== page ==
Race, Gender, and Citizenship in the African Diaspora Travelling Blackness
Winner of the National Communication Association's 2018 Diamond Anniversary Book Award
With the exception of slave narratives, there are few stories of black international migration in U.S. news and popular culture. This book is interested in stratified immigrant experiences, diverse black experiences, and the intersection of black and immigrant identities. Citizenship as it is commonly understood today in the public sphere is a legal issue, yet scholars have done much to move beyond this popular view and situate citizenship in the context of economic, social, and political positioning. The book shows that citizenship in all of its forms is often rhetorically, representationally, and legally negated by blackness and considers the ways that blackness, and representations of blackness, impact one’s ability to travel across national and social borders and become a citizen. This book is a story of citizenship and the ways that race, gender, and class shape national belonging, with Haiti, Cuba, and the United States as the primary sites of examination.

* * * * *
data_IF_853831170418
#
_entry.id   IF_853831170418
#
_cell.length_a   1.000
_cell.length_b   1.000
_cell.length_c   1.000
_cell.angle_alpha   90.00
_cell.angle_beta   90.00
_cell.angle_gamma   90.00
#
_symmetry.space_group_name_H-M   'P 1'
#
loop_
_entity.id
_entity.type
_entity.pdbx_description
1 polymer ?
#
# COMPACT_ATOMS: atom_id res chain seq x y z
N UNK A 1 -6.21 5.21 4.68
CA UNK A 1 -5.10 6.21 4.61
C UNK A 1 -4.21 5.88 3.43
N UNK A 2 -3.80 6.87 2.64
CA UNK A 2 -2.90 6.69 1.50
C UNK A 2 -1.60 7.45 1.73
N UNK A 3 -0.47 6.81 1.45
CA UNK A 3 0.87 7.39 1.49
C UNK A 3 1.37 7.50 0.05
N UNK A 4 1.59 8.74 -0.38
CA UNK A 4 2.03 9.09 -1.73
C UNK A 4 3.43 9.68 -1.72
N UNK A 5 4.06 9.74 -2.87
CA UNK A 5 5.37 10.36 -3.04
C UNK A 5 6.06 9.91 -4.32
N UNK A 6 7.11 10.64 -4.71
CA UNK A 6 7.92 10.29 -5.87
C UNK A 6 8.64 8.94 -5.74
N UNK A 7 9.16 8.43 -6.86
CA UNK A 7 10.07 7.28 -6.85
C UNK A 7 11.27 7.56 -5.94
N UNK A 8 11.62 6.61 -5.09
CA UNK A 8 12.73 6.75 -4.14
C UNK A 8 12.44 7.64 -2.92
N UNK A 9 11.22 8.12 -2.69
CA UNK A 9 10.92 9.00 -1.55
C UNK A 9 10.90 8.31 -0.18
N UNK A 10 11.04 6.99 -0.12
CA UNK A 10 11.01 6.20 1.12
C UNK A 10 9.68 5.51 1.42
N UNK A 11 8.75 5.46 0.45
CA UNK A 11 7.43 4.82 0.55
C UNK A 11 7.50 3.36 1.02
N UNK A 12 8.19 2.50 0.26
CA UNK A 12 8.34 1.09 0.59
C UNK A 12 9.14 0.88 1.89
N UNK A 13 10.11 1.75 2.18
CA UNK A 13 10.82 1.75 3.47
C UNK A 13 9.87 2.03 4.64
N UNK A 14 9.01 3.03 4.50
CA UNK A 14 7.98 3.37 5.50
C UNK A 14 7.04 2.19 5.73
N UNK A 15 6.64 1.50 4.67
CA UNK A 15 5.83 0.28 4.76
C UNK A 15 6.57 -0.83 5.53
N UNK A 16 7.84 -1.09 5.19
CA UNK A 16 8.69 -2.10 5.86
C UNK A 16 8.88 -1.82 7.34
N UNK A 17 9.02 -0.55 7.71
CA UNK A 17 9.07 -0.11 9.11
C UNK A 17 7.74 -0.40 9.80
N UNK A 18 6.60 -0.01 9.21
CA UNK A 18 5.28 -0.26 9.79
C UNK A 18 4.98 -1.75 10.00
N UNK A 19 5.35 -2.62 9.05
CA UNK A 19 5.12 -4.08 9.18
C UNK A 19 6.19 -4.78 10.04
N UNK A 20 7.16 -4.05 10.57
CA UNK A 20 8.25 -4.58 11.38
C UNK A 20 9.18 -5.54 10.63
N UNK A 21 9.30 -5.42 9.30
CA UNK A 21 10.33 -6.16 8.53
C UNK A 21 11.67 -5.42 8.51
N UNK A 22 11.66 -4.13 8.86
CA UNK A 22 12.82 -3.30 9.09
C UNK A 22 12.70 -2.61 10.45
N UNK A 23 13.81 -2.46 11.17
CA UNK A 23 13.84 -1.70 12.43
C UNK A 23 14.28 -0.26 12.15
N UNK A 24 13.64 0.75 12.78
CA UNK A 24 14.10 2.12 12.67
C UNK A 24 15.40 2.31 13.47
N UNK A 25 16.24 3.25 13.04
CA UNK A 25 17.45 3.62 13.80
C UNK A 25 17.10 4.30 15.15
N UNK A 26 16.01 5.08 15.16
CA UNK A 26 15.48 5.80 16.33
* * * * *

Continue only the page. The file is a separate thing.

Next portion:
Introduction 1. Framing Cubans and Haitians in The New York Times: Enduring Imprints of Political History 2. Communists and Immigrants: Images of Cubans and Haitians 3. Negotiating Media Representations and Cultural Icons: Audience and Group-Identity 4. A Love Story: Media and an (New) Exceptional Haitian-American Political Subject Conclusion